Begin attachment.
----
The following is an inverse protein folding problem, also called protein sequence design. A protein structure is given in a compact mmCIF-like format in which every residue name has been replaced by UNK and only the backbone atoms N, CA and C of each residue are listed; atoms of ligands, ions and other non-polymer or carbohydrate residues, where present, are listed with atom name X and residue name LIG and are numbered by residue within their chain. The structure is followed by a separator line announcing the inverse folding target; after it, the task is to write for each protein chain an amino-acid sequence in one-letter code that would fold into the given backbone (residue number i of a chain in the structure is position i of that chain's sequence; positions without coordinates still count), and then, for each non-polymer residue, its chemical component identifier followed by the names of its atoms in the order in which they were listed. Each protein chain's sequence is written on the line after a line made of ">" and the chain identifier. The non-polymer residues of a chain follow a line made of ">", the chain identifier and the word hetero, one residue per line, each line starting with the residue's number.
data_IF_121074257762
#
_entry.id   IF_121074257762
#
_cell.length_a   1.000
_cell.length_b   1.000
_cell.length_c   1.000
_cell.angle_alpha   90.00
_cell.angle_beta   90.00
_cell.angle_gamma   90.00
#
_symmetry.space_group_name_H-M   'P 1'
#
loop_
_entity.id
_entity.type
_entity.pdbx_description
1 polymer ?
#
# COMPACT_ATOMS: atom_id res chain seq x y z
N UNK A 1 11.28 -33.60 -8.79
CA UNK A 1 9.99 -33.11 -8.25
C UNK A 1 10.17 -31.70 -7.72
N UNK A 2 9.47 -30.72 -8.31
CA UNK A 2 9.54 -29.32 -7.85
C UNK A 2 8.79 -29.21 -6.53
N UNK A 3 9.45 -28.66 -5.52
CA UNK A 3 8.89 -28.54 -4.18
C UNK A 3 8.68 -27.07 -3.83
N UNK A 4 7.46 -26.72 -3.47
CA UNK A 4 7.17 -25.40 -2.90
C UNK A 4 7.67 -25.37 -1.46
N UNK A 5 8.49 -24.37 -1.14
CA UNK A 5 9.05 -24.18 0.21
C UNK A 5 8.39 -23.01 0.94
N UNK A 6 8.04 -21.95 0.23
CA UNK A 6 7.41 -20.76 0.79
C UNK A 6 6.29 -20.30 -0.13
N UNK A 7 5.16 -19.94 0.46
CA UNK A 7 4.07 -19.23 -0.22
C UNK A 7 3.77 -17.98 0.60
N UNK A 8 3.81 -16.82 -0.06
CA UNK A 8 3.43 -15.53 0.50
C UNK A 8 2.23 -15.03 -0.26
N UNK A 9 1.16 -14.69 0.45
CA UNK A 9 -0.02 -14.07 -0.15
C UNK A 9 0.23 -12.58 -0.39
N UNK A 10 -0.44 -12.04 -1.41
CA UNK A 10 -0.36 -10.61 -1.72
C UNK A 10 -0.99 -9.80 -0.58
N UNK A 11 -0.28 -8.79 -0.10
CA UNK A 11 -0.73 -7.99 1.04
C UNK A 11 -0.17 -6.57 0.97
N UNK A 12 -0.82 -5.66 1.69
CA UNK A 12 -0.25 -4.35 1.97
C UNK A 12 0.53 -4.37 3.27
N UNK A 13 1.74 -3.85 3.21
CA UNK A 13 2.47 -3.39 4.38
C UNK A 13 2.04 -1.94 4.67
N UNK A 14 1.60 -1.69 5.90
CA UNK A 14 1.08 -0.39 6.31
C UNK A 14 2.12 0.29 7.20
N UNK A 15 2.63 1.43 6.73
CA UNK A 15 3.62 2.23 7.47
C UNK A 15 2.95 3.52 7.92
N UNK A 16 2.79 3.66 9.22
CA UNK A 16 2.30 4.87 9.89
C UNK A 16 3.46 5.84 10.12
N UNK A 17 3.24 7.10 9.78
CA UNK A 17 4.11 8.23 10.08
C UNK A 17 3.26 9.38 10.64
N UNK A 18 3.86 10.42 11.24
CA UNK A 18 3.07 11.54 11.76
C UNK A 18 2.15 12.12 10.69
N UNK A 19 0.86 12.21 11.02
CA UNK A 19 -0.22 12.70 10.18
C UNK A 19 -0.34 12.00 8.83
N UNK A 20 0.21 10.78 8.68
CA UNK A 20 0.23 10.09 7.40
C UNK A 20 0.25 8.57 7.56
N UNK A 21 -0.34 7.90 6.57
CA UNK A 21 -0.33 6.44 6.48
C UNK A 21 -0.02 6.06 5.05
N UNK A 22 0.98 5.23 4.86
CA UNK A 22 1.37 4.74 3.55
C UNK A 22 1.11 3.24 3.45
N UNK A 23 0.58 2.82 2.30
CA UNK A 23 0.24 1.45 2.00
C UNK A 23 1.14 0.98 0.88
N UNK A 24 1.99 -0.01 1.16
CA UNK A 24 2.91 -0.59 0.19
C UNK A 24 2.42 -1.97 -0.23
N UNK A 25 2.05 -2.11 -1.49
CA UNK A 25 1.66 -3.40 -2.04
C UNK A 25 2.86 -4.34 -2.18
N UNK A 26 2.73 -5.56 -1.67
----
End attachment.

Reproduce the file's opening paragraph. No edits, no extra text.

The following is an inverse protein folding problem, also called protein sequence design. A protein structure is given in a compact mmCIF-like format in which every residue name has been replaced by UNK and only the backbone atoms N, CA and C of each residue are listed; atoms of ligands, ions and other non-polymer or carbohydrate residues, where present, are listed with atom name X and residue name LIG and are numbered by residue within their chain. The structure is followed by a separator line announcing the inverse folding target; after it, the task is to write for each protein chain an amino-acid sequence in one-letter code that would fold into the given backbone (residue number i of a chain in the structure is position i of that chain's sequence; positions without coordinates still count), and then, for each non-polymer residue, its chemical component identifier followed by the names of its atoms in the order in which they were listed. Each protein chain's sequence is written on the line after a line made of ">" and the chain identifier. The non-polymer residues of a chain follow a line made of ">", the chain identifier and the word hetero, one residue per line, each line starting with the residue's number.